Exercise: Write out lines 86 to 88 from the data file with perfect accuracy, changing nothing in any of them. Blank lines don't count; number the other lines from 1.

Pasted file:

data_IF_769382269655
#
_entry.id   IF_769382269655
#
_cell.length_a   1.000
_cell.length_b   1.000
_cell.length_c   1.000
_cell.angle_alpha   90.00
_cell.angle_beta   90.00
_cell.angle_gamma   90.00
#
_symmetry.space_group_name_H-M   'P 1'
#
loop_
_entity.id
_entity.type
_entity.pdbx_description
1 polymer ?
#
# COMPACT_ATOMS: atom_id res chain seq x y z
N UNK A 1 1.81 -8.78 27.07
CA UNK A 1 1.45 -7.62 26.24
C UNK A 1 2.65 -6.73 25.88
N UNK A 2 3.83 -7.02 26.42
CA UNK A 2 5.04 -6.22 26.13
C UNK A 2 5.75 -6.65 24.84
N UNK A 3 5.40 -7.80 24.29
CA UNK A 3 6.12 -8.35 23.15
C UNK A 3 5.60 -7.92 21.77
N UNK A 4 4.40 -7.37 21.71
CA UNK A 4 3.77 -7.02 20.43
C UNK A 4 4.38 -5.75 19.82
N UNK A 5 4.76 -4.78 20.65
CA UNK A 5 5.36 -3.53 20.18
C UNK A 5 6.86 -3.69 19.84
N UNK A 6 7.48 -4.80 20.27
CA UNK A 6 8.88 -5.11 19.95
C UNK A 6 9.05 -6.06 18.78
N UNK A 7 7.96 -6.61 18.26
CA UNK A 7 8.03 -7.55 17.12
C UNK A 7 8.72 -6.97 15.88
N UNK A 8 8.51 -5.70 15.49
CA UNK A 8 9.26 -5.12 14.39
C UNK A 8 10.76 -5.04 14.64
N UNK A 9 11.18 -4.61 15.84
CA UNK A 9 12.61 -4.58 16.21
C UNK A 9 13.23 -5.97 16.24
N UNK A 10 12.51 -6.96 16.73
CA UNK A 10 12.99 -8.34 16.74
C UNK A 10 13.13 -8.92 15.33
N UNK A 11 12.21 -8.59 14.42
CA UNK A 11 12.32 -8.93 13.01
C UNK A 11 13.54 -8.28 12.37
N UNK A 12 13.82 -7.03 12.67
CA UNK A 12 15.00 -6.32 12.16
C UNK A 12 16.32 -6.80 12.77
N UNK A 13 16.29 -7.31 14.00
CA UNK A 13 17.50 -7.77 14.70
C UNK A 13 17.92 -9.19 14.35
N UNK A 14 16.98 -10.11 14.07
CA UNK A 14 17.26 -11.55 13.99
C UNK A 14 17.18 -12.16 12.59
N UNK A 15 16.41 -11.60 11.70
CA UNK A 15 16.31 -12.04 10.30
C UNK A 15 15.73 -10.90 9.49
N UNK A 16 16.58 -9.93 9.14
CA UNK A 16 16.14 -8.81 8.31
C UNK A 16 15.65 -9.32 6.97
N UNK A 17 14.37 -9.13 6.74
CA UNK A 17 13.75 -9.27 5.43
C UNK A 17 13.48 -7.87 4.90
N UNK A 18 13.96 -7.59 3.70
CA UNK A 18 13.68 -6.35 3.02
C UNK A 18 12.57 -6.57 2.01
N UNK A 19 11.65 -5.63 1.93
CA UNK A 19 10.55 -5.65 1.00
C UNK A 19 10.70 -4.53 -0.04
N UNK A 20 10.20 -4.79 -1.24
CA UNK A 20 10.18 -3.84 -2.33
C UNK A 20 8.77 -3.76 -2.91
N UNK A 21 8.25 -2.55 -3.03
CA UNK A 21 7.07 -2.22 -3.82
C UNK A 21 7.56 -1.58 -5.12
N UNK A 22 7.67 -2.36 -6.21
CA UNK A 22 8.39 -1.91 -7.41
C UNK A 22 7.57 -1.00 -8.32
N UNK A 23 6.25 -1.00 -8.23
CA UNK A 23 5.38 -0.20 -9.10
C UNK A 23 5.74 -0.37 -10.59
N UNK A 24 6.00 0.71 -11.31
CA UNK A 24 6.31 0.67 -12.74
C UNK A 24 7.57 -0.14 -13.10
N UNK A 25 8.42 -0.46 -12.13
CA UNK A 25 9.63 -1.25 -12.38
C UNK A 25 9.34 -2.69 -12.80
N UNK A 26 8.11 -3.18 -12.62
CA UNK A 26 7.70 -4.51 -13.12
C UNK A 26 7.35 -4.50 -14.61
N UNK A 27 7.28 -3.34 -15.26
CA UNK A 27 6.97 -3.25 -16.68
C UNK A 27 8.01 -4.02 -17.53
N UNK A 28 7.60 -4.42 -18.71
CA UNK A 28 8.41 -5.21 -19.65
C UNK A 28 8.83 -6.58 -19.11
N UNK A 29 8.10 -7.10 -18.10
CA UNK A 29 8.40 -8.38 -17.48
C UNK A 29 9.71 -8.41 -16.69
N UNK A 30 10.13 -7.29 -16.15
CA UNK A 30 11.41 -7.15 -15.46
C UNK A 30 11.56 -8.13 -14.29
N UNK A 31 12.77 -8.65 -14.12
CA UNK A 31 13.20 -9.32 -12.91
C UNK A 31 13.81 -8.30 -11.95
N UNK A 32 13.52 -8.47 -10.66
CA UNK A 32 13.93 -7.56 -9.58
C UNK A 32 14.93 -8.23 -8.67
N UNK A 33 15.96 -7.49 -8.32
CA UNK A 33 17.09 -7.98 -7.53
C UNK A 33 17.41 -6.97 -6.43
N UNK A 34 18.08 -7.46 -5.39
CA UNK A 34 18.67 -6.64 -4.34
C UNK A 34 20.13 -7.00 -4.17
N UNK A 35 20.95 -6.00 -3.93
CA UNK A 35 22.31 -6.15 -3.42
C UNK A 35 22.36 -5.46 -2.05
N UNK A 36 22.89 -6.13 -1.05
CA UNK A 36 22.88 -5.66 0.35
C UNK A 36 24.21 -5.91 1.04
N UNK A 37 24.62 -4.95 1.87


C UNK A 22 7.57 -1.00 -8.32
N UNK A 23 6.25 -1.00 -8.23
CA UNK A 23 5.38 -0.20 -9.10